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The traps of technology: some proposals and reflections

This document is available also in Italian.

Today's technology hides many traps, many pitfalls. Some of them, and perhaps the main ones, are the almost total control operated by Google and Apple in the world of mobile applications, by Google in the publication of videos and in the visibility of content on the web, by Facebook and Twitter as regards what people can discuss. This is a simplification, there are other problems, but these are already very serious. Today there is no content published on the Internet that is not mediated by third parties, i.e. corporations, that act with their free will, often above any law. If the media through which our thoughts travel and the content with which they are expressed are chained and subjected to the whim of the potentates, then our thoughts are not free. If the technology we use is not free, then we are slaves.

Is there anything we can do? I would say yes, if we are willing to change our habits.

1. The mobile applications

Almost all mobile applications are in the hands of Google and Apple, everything goes through their stores, their contracts, their costs. If an app allows its developer to earn money, Google and Apple take 30%. If they don't like an app, they don't publish it. If you develop an app, you don't even own your own code, because you don't know whether Google or Apple changes your code when you publish your app. What's more, these corporations force you to honor contracts that are under U.S. jurisdiction even if you live anywhere else in the world. If Google and Apple abuse their power against you, almost certainly no judge in your country can help you if you live outside the United States. If the software is not patentable in your country and you have no restrictions on the algorithms you can use, Google and Apple will require you to comply with all the restrictions and patents that are in force in the United States.

A possible solution is not to rely on Google and Apple standards, but on web standards: instead of writing an app that will end up in stores, write a web-app based on html5 and javascript, so that it works in any modern browser of any device, and publish it on a server located in your country. In this way, the current jurisdiction will be that of your country and you will not have to prostitute yourself to Google or Apple. On the other hand, those who will use your web-app must be so smart, informed and aware that staying away from Google and Apple stores is a matter of freedom.

In some cases and depending on your goals, it may be useful to decentralize code execution as much as possible: you could allow anyone to download your code and run it on their own server, so that any government abuses to block you will encounter such decentralization. Technically, these apps are called "DApps" (Decentralized Application). An example is DTube, a decentralized platform for publishing videos, "resistant to censorship" and "ads free". It is similar to YouTube, but totally decentralized and therefore free from a central and authoritarian power. Moreover, unlike YouTube, it fully complies with web standards and does not apply strange algorithms to prevent you from downloading videos, on the contrary, downloading videos is very simple.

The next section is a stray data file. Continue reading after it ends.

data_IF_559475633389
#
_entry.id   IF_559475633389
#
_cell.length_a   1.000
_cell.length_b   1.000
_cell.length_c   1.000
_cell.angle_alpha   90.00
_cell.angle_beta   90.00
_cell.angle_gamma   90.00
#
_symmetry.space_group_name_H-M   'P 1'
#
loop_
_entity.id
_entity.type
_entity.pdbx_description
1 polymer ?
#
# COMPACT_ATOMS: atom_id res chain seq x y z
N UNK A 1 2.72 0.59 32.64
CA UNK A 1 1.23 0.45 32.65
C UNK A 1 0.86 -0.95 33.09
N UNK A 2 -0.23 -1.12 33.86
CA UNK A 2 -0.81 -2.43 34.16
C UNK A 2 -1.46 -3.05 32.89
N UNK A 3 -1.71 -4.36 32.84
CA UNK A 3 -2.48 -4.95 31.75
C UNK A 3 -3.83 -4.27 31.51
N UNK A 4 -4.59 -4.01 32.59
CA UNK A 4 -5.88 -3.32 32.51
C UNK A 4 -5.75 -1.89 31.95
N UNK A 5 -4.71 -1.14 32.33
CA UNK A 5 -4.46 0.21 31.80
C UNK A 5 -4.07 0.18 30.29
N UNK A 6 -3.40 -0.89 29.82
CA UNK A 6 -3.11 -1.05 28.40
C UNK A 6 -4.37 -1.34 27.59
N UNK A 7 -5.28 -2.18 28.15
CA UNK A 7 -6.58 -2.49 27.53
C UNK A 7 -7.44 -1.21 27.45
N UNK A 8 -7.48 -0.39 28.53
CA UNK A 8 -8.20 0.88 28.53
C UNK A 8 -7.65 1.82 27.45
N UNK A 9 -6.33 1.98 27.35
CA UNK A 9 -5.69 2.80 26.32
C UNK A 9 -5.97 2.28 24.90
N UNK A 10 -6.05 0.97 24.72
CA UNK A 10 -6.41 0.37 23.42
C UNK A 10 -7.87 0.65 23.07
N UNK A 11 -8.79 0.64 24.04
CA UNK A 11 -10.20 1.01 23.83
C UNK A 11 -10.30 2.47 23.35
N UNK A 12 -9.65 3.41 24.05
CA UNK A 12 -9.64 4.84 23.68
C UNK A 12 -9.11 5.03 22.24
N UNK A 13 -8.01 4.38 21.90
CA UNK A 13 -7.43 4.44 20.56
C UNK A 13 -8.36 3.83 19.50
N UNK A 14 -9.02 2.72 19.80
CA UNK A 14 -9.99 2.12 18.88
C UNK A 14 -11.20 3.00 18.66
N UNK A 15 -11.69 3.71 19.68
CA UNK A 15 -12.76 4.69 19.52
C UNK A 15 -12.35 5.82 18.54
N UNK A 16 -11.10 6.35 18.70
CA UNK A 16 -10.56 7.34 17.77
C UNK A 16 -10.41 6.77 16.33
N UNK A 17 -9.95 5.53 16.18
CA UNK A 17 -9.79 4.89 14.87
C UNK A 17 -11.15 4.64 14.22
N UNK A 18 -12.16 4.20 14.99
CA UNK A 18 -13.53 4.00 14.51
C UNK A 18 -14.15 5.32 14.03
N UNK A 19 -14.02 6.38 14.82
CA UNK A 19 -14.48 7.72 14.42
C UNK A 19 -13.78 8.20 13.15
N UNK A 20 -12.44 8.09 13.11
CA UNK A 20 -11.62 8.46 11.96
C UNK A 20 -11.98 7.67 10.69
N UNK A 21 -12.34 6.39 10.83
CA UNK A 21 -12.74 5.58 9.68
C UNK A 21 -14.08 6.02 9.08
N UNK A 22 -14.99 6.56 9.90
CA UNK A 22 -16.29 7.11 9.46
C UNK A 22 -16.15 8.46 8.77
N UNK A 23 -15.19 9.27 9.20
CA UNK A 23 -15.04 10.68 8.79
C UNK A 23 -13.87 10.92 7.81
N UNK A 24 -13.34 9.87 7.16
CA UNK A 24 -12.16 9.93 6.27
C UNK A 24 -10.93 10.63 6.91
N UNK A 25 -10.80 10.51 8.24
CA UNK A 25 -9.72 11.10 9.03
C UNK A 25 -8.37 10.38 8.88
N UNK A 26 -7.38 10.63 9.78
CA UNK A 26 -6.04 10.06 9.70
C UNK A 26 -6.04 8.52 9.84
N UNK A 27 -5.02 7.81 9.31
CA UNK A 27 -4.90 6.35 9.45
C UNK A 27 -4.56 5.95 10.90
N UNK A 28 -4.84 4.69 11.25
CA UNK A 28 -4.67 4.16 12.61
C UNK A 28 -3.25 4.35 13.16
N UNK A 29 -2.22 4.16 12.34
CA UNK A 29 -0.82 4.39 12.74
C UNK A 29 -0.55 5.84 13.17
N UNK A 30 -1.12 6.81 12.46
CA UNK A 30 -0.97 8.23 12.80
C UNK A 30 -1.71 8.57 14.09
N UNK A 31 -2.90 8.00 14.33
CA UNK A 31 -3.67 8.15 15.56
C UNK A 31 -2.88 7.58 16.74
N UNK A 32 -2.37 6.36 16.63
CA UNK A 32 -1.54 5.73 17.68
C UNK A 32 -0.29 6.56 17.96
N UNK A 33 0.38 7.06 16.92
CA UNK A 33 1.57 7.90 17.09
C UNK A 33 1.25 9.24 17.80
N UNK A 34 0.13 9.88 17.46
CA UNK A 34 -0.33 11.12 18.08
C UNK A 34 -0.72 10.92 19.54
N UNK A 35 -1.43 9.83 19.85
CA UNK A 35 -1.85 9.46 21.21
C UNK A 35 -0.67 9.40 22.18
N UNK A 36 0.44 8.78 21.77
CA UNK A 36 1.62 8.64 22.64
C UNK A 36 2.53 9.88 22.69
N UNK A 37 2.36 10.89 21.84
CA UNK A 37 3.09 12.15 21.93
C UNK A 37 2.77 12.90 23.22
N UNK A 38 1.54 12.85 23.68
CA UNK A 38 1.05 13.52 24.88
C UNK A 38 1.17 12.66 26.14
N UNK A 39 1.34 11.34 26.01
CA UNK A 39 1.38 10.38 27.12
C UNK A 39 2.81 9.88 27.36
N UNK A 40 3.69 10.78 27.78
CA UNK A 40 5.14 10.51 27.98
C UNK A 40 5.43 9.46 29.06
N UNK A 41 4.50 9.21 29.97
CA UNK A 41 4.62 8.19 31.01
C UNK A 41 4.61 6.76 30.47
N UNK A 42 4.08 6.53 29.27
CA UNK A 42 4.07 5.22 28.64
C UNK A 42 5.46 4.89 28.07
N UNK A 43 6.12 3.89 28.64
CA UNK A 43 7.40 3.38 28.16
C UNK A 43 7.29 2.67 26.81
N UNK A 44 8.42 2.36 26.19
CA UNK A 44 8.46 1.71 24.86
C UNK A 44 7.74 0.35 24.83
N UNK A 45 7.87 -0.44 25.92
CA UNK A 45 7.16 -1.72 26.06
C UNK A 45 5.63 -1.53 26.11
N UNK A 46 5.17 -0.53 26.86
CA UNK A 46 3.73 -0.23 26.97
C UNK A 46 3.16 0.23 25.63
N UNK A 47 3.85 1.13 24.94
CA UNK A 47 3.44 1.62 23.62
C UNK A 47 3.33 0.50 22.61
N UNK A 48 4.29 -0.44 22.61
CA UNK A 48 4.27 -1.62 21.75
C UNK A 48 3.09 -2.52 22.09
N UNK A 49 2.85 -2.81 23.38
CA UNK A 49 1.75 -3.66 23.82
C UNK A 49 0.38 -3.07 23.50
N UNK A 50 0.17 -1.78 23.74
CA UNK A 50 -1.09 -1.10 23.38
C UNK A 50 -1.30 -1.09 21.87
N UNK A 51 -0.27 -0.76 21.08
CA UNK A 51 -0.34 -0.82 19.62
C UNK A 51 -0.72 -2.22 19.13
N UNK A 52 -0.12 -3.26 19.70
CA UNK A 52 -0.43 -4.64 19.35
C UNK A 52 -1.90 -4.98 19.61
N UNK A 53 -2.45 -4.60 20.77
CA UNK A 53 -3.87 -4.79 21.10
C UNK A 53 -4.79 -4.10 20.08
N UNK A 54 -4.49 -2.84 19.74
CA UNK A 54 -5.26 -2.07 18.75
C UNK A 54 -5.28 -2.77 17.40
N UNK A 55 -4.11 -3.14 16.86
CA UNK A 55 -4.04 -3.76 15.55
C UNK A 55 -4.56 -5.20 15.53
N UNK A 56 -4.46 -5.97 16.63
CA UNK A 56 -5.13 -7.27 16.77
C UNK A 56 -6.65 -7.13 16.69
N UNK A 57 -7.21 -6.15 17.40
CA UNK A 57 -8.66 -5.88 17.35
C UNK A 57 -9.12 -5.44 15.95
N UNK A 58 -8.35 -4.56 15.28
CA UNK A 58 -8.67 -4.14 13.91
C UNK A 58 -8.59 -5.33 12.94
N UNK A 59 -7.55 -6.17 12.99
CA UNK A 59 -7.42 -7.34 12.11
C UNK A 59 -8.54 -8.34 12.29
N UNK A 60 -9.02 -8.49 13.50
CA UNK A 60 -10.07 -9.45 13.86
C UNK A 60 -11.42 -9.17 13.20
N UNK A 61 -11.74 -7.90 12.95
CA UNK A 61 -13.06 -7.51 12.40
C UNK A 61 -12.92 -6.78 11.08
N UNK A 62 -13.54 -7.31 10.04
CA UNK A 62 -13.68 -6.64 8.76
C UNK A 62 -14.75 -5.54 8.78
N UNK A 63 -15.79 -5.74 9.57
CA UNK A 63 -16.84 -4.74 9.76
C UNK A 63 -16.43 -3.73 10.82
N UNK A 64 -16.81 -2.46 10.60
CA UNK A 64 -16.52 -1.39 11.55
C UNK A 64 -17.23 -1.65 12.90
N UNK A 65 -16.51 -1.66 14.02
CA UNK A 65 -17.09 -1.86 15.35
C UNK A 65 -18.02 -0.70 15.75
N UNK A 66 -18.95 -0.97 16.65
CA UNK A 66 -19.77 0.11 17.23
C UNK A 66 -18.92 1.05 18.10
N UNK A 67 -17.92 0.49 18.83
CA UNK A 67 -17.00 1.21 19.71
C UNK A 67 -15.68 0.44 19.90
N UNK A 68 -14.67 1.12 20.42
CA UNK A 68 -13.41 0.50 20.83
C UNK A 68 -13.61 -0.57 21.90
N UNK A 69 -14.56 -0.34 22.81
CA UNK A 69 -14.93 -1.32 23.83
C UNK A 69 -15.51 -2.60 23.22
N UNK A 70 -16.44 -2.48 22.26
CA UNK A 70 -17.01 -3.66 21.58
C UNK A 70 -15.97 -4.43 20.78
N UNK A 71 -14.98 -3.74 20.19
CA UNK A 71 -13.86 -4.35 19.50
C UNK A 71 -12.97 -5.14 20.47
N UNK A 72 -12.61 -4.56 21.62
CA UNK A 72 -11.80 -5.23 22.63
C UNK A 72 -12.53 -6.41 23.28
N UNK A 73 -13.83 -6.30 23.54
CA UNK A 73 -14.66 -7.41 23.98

Logical consequences - 1

For all these reasons, even the use of popular code sharing services, such as Github, has serious limitations on freedom. Microsoft (owner of Github) has imposed limits on developers living in countries around the world that the United States does not like. An alternative solution is to download GitLab code, released under the MIT license, and install it on your own server: that's what I did. Even the use of popular file sharing services like Dropbox or Google Drive has the same problems of privacy and banning at any time: in this case, I downloaded the OwnCloud source code, released under GNU Affero General Public License v.3, and installed it on my own server.

Logical Consequences - 2

The fact that software sources are distributed under the GNU GPL or other free license does not actually offer any guarantee if you have to download the app from a store to use it. The app available in stores may have been altered from the sources. The only guarantee is that you can compile your own code and install your own app, but this is severely restricted by Apple and Google. If the app uses a server, you should also have the server code to install it on your own server. We also don't know what smartphone operating systems (iOS and Android) actually do, as we can't download sources, study them, modify them and use them with our modifications. From this point of view, a web-app is independent from any operating system and from any store: this does not solve all the problems I listed, but at least a part of them.

Objection 1: The presence of my app in Google and Apple stores is essential for my business.

Answer: Would you still be convinced of this if Google and Apple asked you for 90% commission instead of 30%?  Would you still be convinced if Google and Apple asked you to make major changes to your app that would be too expensive for you?  Would you still be convinced if Google and Apple removed your app from stores or, in a more subtle way, severely limited its visibility?
Whenever a despotic and undemocratic power has historically imposed itself, people have believed that collaborating with that power was the only option. If that were true, then Hitler would become the master of the world.
This is primarily a political and economic problem. Today the rules apply that if you're not on Google then you don't exist, if you're not in Facebook, Twitter, Instagram, LinkedIn and other popular social media, then you don't exist, if your app is not in Google and Apple stores then it doesn't exist, and so on. Yet the alternatives exist, I don't live inside Facebook and yet I exist, just to give an example.
Remember that Google, Apple, Microsoft, Amazon, Facebook, Twitter and other socials, in a nutshell all the big Internet corporations, at any time can ban you and destroy you.
It would be good and right to make people aware of web standards and why Tim Berners-Lee invented html.

Objection 2: Code secrecy is essential to my business.

No one is forcing you to publish your code and share it with others, do what you want. But know that there are apps that are popular and even recommended by the European Commission to its staff, such as Signal, which are released under the GNU GPL v.3. Signal's source code is available on Github. The organization behind that app, at the time of writing, has some "open roles", i.e. it is looking for developers and is willing to hire them with a decent salary and full time contracts. This is just one example that shows that code secrecy is not the only possible business in the app world.